Short video packages are important components of multimedia reporting. No clear standard has been drawn to define the length of online video reports, but usually these packages are less than ten minutes in length.
When discussing online video reporting, one may first ask why we use this platform as a story-telling medium. Mimi Chakarova, a documentary photographer who teaches multimedia journalism at the Graduate School of Journalism at the University of California, Berkeley, believes video can tell stories in ways far beyond other media.
Chakarova told IJNet: "The main question for video on the Web is why choose video as the primary storytelling device? What is it about the story and subject matter that must be conveyed through video? Usually, the movement in the frame, if done well, can inform a story in ways that still imagery and sole audio cannot."
Chakarova said online video provides what still photography and audio provide together. Gestures and body movements are very difficult to show through other media, she said.
Before beginning to use video, we must evaluate the importance of this medium. Moreover, if we are shooting by ourselves, we must first make sure we are familiar with our equipment. Multimedia reporters often work alone and thus it is wise to spend some time learning about the camera -- such as through a manual -- in order to avoid possible problems on location. Online video reports or training courses can also help a videojournalist become familiar with the technicalities of shooting pictures for the Web.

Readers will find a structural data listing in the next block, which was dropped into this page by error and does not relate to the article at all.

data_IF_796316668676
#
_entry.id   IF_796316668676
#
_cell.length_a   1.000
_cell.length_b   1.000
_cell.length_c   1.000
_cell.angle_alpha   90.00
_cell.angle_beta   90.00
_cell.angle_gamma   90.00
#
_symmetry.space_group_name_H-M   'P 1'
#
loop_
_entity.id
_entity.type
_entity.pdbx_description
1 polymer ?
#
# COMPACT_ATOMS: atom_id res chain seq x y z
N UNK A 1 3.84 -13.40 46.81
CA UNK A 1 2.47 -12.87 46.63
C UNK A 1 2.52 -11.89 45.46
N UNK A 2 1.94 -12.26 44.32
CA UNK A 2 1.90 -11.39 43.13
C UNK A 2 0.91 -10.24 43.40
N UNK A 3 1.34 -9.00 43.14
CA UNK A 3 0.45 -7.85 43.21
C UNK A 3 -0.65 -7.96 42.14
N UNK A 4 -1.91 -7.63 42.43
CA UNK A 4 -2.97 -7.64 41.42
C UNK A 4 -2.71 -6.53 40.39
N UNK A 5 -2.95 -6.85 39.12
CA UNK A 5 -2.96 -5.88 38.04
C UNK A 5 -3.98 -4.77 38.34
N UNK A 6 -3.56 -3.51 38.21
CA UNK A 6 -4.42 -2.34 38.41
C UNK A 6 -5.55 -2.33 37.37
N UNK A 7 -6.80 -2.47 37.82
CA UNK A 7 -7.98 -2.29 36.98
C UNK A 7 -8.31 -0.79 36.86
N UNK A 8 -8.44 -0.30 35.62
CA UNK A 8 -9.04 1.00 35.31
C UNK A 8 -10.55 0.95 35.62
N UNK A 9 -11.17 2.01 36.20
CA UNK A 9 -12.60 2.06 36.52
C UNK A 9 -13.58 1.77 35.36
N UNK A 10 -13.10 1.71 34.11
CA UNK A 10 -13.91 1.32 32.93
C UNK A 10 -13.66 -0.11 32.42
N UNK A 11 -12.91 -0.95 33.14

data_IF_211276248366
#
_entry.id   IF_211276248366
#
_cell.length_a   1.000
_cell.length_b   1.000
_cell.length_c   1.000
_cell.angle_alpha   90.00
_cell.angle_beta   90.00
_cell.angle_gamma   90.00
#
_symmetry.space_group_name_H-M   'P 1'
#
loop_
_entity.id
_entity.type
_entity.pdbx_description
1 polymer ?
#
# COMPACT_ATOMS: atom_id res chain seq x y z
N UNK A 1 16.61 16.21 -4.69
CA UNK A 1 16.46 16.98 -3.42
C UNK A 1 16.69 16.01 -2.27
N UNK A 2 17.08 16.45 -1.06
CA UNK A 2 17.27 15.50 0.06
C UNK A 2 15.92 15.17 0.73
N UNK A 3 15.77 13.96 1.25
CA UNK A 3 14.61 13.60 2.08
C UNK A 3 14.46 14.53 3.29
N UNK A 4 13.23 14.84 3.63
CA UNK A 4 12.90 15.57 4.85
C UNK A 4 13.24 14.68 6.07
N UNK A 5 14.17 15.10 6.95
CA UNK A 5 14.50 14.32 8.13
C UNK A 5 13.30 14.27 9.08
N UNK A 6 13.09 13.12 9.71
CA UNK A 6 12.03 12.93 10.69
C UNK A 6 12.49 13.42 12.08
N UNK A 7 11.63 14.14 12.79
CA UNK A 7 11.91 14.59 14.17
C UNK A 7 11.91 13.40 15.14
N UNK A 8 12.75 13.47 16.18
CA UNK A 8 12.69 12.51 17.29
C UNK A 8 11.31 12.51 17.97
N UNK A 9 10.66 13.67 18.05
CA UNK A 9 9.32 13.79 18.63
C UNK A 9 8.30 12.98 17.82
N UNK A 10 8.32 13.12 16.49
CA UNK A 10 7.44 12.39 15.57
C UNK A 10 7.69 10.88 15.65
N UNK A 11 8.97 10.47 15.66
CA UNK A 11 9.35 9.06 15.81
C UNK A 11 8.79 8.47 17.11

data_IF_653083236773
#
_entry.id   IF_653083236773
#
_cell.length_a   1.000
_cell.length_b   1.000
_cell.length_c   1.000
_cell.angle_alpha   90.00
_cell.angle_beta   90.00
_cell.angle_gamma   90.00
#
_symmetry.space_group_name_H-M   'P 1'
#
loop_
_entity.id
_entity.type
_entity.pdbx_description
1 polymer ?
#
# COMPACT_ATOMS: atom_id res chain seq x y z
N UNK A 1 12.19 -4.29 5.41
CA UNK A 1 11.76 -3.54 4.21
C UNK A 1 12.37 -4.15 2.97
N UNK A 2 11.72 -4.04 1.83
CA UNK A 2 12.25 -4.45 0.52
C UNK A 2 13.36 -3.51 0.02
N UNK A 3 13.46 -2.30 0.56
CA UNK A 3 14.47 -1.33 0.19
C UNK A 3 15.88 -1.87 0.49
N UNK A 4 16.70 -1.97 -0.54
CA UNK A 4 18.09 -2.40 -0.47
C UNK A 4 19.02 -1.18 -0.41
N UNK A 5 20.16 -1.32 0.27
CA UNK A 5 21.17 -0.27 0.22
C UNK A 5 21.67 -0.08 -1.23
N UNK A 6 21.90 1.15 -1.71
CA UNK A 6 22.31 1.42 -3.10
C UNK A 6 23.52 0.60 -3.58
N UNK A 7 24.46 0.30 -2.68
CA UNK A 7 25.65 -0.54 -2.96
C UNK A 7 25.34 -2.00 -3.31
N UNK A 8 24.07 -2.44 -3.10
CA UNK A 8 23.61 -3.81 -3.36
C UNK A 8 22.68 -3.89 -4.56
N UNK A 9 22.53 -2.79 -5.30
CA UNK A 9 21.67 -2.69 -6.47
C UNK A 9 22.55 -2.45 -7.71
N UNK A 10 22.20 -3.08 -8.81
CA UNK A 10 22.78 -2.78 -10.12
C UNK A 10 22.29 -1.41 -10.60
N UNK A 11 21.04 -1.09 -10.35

When producing video for the Web, we follow the basic principles of video production. However, we must take into consideration the limits of the Web. For example, we should avoid using certain effects, such as fades and dissolves, because when video files are compressed for posting online, picture quality deteriorates. Zooming in or out or too much movement has a similar negative effect when video is posted online.
When shooting video, it is important not to begin movement immediately after pressing record. Rather, the camera should be still for a few seconds before any movement. Similarly, at the end of a shot, it is important to keep the camera still for a few seconds before stopping the film.
As with every multimedia project, before starting an online video project, we must prepare a road map -- to consider the pictures and shots that are required and prepare for interview(s). It is also important to consider the desired length of our report. For example, for a 4-6 minute video, editing a tape with more than an hour of footage would be a difficult task.
A well-organized road map can help determine the sequencing of shots, which can help in the editing phase.
According to Charlotte Buchen, a video producer with Frontline at PBS: "Editing takes the most time with video, so if you shoot intending not to edit much, you can make things simpler for yourself. This might involve more preparation for your shoot so you know what you're looking for -- what 2-3 interview questions you'll ask, for example."
She added: "Good audio is important for online video. People often do not realize this but they will tolerate a shaky camera or out-of-focus images for a lot longer if audio is good. Good microphones are as important as trying to shoot steady shots that are in focus, properly exposed, and white-balanced correctly."
To be continued.
Memarian is an award winning Iranian journalist and blogger whose articles have been published by the New York Times, San Fransisco Chronicle and the LA Times. Memarian is a multimedia journalism graduate of UC Berkeley.